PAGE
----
The political persecution of Charles Chaplin began in 1940 when he released the bravest film ever made. "The Great Dictator" depicted the story of two very different people (both played by Chaplin) who could be (but are not) identical twins: A timid little Jewish barber and Adenoid Hinkle, the dictator of a fictional country called Ptomainia. The film was a satirical attack on Adolf Hitler and the Nazi regime. Toward the movie's end, the two men are mistaken for one another and the little barber is taken to speak at a massive rally that the dictator had called for on the eve of the invasion of an entire continent. The speech he gives, which is really Chaplin's plea to the world for peace and understanding, still resonates across the decades:

"Let us fight for a new world - a decent world that will give men a chance to work - that will give youth a future and old age a security. By the promise of these things, brutes have risen to power. But they lie! They do not fulfill that promise. They never will! Dictators free themselves but they enslave the people."

On trial, 1942
This was Communistic stuff - at least according to the jackasses on the House Un-American Activities Committee (HUAC). The official forces of darkness went after Charlie in a way that reminds one of the persecution of another comedian, Lenny Bruce, a generation later. Chaplin's FBI file is encyclopedic. Although Al Capone was never a priority for J. Edgar Hoover, Charlie Chaplin was somehow seen as a threat to the peace and security of the free world. Although he was not a Communist, his views on matters social, economic and racial weredecidedly left-of-center. In other words, this was a man decades ahead of his time.

No part of his private life was off-limits. When a blood test ordered for a paternity suit proved that he could not be the father of the child he was accused of siring, he was ordered to pay for her maintenance until she reached adulthood nonetheless. On another occasion he was prosecuted for a violation of the "Mann Act". His crime was the fact that he took a grown woman across state lines for the purpose of sex. As Walter Matthau said of the incident many years later, "It was that kind of time in America." 

His 1947 film, Monsieur Verdoux, only added to his problems. Henri Verdoux is a former employee of a bank whose job has been eliminated by a faceless bureaucracy. In order to care for his crippled wife and son, he goes into the "business". of marrying rich widows and murdering them for their money. At the film's conclusion, Verdoux is to be executed for murder. As he offers his final words, Chaplin the humanist emerges from behind the mask of Henri Verdoux:

Monsieur Verdoux
"However remiss the prosecutor has been in complimenting me, he at least admits that I have brains.Thank you, Monsieur, I have; and for thirty-five years I used them honestly. After that, nobody wanted them. So I was forced to go into business for myself. As for being a mass-killer? Does not the world encourage it? Is it not building weapons of destruction for the sole purpose of mass killing? Has it not blown unsuspecting women and little children to pieces? And done it very scientifically! Ha! As a mass-killer, I'm an amateur by comparison."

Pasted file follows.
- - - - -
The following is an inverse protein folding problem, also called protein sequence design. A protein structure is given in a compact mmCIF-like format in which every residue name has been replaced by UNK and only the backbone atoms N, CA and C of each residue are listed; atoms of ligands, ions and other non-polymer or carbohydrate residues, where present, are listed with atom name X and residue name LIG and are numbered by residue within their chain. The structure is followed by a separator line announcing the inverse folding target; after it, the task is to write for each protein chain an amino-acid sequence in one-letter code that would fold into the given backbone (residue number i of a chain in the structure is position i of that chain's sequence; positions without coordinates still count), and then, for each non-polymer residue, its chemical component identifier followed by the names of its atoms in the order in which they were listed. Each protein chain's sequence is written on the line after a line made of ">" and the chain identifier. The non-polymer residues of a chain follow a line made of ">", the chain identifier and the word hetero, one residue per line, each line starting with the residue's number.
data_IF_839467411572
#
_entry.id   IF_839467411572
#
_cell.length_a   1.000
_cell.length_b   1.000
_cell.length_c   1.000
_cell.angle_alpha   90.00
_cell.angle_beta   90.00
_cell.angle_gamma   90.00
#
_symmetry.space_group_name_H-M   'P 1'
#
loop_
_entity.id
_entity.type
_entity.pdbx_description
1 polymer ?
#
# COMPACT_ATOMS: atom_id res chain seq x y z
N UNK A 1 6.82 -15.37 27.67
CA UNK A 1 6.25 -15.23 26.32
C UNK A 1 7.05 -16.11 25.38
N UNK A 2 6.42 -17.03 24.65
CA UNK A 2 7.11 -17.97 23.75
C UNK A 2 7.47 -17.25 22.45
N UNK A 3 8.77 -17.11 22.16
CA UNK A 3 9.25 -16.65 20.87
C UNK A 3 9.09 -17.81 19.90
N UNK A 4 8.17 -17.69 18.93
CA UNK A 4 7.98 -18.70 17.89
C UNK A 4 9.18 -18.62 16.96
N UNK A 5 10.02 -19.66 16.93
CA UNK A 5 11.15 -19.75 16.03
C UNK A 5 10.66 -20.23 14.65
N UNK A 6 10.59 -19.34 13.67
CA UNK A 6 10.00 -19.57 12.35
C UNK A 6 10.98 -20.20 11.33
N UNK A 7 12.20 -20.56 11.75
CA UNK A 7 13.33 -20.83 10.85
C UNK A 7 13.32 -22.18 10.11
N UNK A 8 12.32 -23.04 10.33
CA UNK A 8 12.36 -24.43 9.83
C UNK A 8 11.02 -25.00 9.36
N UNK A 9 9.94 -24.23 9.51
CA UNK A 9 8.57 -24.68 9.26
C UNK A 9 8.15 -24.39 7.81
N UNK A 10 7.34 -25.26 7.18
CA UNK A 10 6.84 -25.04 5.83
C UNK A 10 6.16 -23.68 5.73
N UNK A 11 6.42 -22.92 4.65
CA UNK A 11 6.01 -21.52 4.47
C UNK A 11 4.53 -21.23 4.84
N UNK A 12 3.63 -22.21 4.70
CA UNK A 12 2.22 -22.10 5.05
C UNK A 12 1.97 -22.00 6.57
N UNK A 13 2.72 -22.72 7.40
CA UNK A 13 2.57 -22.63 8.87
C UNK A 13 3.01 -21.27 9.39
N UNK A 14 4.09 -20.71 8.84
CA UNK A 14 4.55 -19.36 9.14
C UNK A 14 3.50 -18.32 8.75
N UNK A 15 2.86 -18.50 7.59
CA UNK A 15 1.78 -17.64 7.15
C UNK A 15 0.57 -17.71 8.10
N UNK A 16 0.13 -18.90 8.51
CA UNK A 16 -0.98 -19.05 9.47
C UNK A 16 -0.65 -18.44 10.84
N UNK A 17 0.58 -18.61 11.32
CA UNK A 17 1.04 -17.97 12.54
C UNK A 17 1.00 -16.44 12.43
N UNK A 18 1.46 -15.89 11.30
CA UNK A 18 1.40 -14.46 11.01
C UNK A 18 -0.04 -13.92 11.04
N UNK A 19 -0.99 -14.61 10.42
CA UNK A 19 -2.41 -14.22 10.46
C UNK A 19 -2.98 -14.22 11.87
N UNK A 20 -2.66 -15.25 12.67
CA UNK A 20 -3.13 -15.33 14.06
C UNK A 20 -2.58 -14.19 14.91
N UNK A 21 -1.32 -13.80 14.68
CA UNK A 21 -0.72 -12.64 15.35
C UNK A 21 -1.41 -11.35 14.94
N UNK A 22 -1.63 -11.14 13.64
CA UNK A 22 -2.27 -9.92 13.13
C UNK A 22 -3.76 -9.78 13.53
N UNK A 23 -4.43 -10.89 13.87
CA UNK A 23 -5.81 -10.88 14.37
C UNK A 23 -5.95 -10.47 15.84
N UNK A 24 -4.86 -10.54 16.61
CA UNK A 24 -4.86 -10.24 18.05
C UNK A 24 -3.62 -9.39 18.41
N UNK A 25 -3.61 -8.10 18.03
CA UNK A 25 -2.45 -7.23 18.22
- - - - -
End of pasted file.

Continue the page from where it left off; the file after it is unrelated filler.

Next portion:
I'll say it again: Charlie Chaplin was one of the bravest men who ever lived.

In September of 1952 he sailed with his family to England for the premiere of his film, "Limelight". While on board the ship he was informed by wire that he would not be allowed back into the Unites States. Said one nitwit on HUAC, he had yet to prove his "moral worth". Charlie Chaplin became an exile.

Charlie and wife Oona, 1972
Twenty years later, in April of 1972, Chaplin was invited back to the states to receive a Lifetime Achievement Oscar. Before traveling to Hollywood for the reward ceremonies, there was a gala celebration for him at Lincoln Center in New York City. My brother Pete and I were there for it. We saw Charles Spencer Chaplin in the flesh - and up close - making eye contact with him and even getting a kiss blown at us for good measure. Forty-two years later and that night is as clear as yesterday. It was one of those mountaintop moments that doesn't go away very easily, you know? "Moral worth" indeed.

I always associate Charlie Chaplin with Christmas Day. It was on Christmas Day 1968 that I discovered him. Nine years later, on Christmas Day 1977, it was a bittersweet thing to hear that he had passed away - peacefully and with his family by his side.

In addition to being the centennial of his screen debut, April 16 of this year will also mark the one-hundred and twenty-fifth anniversary of his birth. The legacy he leaves us should be treasured and celebrated. We're indeed lucky that he came our way. He's not coming back.

Tom Degan
Goshen, NY


My Autobiography
by Charles Chaplin

The best show business memoirs ever written. Future scholarship on the man's life would reveal that this book was very accurate and not as self-serving as most autobiographies. A great read - in fact I just might read it again now.


The final scene from The Great Dictator (1940) 

In my opinion, the greatest speech of all time. Charles Spencer Chaplin on the mountaintop - at the conclusion of The Great Dictator.